Lick My Decals Off, Baby

From Wikipedia, the free encyclopedia
Jump to navigation Jump to search
Lick My Decals Off, Baby
Captain Beefheart - Lick My Decals Off, Baby.jpg
Studio album by
ReleasedDecember 1970
RecordedMay 1970
StudioUnited Recording Corporation, Hollywood
ProducerDon Van Vliet
Captain Beefheart and the Magic Band chronology
Trout Mask Replica
Lick My Decals Off, Baby
Mirror Man
Professional ratings
Review scores
AllMusic4.5/5 stars[1]
Christgau's Record GuideA–[2]
The Rolling Stone Album Guide4/5 stars[3]

Lick My Decals Off, Baby is the fourth studio album by American rock band Captain Beefheart and the Magic Band, released in December 1970 by Straight Records. The follow-up to Trout Mask Replica (1969), it is regarded by some critics and listeners as superior, and was Van Vliet's favorite. Van Vliet said that the title was an encouragement to "get rid of the labels", and to evaluate things according to their merits rather than according to superficial labels (or "decals").


Musicians on the album were Don Van Vliet, vocals, harmonica, and woodwinds; Bill Harkleroad, guitar; Mark Boston, bass; Art Tripp, marimba, drums, and percussion; and John French, drums. French had been arranger and musical director on Trout Mask Replica. Van Vliet ejected French from the group—both figuratively and literally, by allegedly throwing him down a flight of stairs—shortly after Trout Mask Replica was completed, and these roles passed to guitarist Bill Harkleroad. French returned to the group shortly before recording began.

Most of the songs began as piano improvisations by Van Vliet. He would record extended improvisation sessions on a cassette recorder. Harkleroad then listened to these improvisations, picked out the best parts, and pieced them into compositions.[4] The musical lines on Decals tend to be longer and more intricate than the assemblage of short fragments that characterized much of Trout Mask Replica.

The album's liner notes contain two poems or lyrics for songs not present, one untitled and the other "You Should Know by the Kindness of uh Dog the Way uh Human Should Be".

Critical and commercial reception[edit]

Critic Robert Christgau said of the record: "Beefheart's famous five-octave range and covert totalitarian structures have taken on a playful undertone, repulsive and engrossing and slapstick funny." Lester Bangs noted the maturation of Beefheart’s previous musical and lyrical concerns, writing that "even though the sonic textures are sometimes even more complex and angular than on Trout Mask, ... his messages are universal and warm as the hearth of the America we once dreamed of".[5]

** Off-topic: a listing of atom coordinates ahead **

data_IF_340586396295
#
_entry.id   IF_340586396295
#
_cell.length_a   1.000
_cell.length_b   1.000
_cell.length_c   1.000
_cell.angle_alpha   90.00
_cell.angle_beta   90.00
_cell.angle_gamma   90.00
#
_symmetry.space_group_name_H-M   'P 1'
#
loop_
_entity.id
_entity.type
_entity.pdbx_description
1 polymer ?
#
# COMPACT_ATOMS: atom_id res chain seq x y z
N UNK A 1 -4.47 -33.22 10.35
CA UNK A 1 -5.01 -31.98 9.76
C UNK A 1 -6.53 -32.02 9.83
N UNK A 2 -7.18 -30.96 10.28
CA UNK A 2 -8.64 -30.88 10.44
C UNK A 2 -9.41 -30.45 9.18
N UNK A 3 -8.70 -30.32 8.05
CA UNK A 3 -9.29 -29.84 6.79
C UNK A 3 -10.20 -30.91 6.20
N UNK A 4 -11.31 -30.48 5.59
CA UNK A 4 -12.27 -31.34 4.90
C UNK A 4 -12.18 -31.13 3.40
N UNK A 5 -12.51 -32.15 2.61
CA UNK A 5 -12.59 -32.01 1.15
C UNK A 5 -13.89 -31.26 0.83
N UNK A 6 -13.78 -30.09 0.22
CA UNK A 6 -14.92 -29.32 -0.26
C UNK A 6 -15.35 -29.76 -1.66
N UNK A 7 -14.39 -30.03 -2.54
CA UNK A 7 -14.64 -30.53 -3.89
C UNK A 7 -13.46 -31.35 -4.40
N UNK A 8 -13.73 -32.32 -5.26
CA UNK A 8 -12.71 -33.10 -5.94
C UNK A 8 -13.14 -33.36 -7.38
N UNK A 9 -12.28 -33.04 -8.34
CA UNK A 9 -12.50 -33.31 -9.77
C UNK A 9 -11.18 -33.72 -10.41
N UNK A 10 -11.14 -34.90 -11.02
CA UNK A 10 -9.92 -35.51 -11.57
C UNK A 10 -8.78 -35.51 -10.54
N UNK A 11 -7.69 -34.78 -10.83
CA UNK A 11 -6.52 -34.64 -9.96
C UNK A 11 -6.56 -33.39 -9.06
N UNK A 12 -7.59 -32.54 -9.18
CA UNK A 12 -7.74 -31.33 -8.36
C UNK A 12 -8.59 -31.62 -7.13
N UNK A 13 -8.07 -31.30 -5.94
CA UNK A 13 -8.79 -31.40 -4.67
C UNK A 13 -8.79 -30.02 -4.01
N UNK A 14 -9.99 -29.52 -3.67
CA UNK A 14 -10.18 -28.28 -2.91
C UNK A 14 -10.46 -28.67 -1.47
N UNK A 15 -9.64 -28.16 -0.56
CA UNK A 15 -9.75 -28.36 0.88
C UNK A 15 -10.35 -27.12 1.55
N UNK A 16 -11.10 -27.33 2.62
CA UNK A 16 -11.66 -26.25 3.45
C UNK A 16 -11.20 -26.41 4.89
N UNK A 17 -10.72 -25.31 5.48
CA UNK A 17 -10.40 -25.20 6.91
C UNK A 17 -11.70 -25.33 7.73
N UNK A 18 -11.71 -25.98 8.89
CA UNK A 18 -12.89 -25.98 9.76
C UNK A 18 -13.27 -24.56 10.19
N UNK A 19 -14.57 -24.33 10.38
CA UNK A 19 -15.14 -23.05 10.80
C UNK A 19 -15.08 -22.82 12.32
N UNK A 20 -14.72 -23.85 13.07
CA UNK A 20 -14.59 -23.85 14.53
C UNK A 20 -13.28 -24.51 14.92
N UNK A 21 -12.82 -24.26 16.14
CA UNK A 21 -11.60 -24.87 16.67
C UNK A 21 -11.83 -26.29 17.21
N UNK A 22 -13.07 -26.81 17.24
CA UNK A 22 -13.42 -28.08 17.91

Due to John Peel's championing of the work on BBC radio, Lick My Decals Off, Baby spent eleven weeks on the UK Albums Chart, peaking at number twenty. This remains Beefheart's highest-charting album in the UK.

An early promotional music video was made of its title song, and a bizarre television commercial was also filmed that included excerpts from "Woe-Is-uh-Me-Bop", silent footage of masked Magic Band members using kitchen utensils as musical instruments, and Beefheart kicking over a bowl of what appears to be porridge onto a dividing stripe in the middle of a road. The video was rarely played but was accepted into the Museum of Modern Art, where it has been used in several programs.[6][7]

Enigma Retro released a compact disc edition in 1989; the album has also seen reissue as a 180g vinyl LP, which is still in print. In January 2011, shortly after Van Vliet's death, iTunes and Amazon's MP3 store released the album for download.[8] On November 17, 2014, Rhino Records reissued the album as part of a limited-edition four-disc Beefheart box set Sun Zoom Spark: 1970 to 1972, which also included The Spotlight Kid, Clear Spot, and a disc of outtakes from the three albums.[9] The album was reissued separately, with no bonus tracks, by Rhino on September 25, 2015.[10]

Track listing[edit]

All songs initially composed by Don Van Vliet. Arranged by Bill Harkleroad.

Side one
1."Lick My Decals Off, Baby"2:38
2."Doctor Dark"2:46
3."I Love You, You Big Dummy"2:54
4."Peon" (instrumental)2:24
5."Bellerin' Plain"3:35
7."Japan in a Dishpan" (instrumental)3:00
Side two
1."I Wanna Find a Woman That'll Hold My Big Toe Till I Have to Go"1:53
2."Petrified Forest"1:40
3."One Red Rose That I Mean" (instrumental)1:52
4."The Buggy Boogie Woogie"2:19
5."The Smithsonian Institute Blues (or the Big Dig)"2:11
6."Space-Age Couple"2:32
7."The Clouds Are Full of Wine (not Whiskey or Rye)"2:50
8."Flash Gordon's Ape"4:15




  1. ^ Huey, S. (2011). "Lick My Decals Off, Baby - Captain Beefheart & the Magic Band | AllMusic". Retrieved 22 July 2011.
  2. ^ Christgau, Robert (1981). "Consumer Guide '70s: C". Christgau's Record Guide: Rock Albums of the Seventies. Ticknor & Fields. ISBN 089919026X. Retrieved February 23, 2019 – via
  3. ^ "Captain Beefheart". The Rolling Stone Album Guide. 1992. ISBN 0-679-73729-4.
  4. ^ Harkleroad, Bill with Billy James, 1998: Lunar Notes: Zoot Horn Rollo's Captain Beefheart Experience. SAF Publishing Ltd.
  5. ^ Bangs, Lester (March 1971). "Review: Lick My Decals Off, Baby". Creem. Retrieved 20 November 2017.
  6. ^ Music Video: The Industry and Its Fringes, Museum of Modern Art, September 6–30, 1985
  7. ^ Looking at Music, Museum of Modern Art, August 13, 2008 – January 5, 2009
  8. ^ "Lick My Decals Off, Baby by Captain Beefheart & The Magic Band". Retrieved 2012-01-06.
  9. ^ "Captain Beefheart – Sun Zoom Spark 1970 to 1972". Archived from the original on 2014-09-07. Retrieved 2014-09-06.
  10. ^ Amazon website retrieved 31 October 2015.